There are many famous stories about king Arthur of Britain. There stories about how he fought to right the wrong and how the wrong quite often won. There are stories about round tables and holy grails. There are stories of the perils and adventures that befell his knights in close encounters with dragons, witches, maidens and enchanters.
The first tale of all tells how Arthur became king, long before the deeds were even thought of. This is the tale of the sword in the stone.
It all began, so to speak, when Uther, King of Britain, fell in love. He was pacing up and down the battlements of Tintagel, staring moodily into the night, when a bright star burst into the shape of a blazing dragon in the sky.
'Good gracious me!' said Uther. 'Is that what love is all about?'
'Something of the sort,' said Merlin the magician. 'I was half expecting this.'
'What's it about?' the king asked.
'It's a sign,' said Merlin.
'I can see that, you old fool,' said Uther. 'Is it good or bad? Is it love or war? Do I win the lady I love or not?'
'You win her,' Merlin said, 'and have a child.'
'Bravo!' the king cried out. 'But how? The lady that I love is the lady Ygerne, wife to the Duke of Cornwall, who has safely shut her up in the strongest tower he has. Or had you forgotten that?'
'Things can always be arranged,' said Merlin, 'if you know a little magic.'
'We can hardly have a child if we never even see each other,' grumbled Uther.
'I'll change your shape so that you look like the Duke of Cornwall,' Merlin said. 'You can visit her whenever you like.'
'Not a very nice disguise,' said Uther, 'but if it is the best that you can do, then that is it.'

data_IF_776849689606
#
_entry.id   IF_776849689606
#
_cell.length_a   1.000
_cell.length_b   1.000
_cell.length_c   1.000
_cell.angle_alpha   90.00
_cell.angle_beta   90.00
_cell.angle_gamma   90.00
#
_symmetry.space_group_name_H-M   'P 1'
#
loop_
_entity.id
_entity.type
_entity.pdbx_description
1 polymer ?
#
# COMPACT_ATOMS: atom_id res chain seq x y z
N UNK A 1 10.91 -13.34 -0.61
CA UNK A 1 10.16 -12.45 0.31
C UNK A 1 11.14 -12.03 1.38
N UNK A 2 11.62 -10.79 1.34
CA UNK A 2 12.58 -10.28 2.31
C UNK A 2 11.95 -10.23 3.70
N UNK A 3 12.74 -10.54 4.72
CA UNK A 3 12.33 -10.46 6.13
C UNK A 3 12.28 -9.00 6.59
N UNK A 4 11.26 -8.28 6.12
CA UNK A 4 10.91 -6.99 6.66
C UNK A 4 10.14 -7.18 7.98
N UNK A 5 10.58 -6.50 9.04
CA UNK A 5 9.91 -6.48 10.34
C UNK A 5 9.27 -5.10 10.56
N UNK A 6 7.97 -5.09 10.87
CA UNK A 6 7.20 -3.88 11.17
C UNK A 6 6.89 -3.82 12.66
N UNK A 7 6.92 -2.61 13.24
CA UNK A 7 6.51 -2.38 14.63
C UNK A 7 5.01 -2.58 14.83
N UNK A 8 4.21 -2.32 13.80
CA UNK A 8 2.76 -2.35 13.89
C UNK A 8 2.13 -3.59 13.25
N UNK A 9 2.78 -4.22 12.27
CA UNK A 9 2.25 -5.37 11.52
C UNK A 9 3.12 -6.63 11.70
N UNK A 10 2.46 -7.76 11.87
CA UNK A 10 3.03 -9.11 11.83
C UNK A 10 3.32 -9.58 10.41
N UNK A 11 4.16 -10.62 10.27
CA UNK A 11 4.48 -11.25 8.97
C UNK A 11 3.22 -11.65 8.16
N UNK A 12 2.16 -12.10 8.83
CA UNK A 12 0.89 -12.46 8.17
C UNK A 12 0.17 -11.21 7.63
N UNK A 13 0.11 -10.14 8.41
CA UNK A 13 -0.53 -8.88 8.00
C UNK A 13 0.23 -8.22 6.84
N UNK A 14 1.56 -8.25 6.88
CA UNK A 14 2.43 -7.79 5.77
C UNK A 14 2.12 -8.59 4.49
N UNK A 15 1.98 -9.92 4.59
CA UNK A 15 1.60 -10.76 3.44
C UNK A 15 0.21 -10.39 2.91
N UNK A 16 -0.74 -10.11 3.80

'First you must make a promise,' Merlin said.
'Yes, yes. I knew there would be something,' Uther sighed.
'When Ygerne has the child, I want it,' Merlin said.
'That's a bit hard!' Uther cried.
'It's not that bad,' said Merlin. 'That dragon in the sky, you see, foretells a great king will be born. Great kings need a good upbringing, and your style of life is not quite what it ought to be!'
'Oh, very well,' sighed Uther. 'Have it your own way.'
The blazing dragon faded from the sky. From that night on, King Uther called himself Uther Pendragon, although for a lot of the time he was quietly disguised as the Duke of Cornwall and thoroughly enjoyed himself with Ygerne.
She never knew that he was not her husband, until at last the Duke of Cornwall died. Uther took her to Tintagel and told her how much he had adored her all this time.
'We are going to have a most important son,' he said. Ygerne looked at him with perfect admiration.
'More important than you, my lord?' she laughed.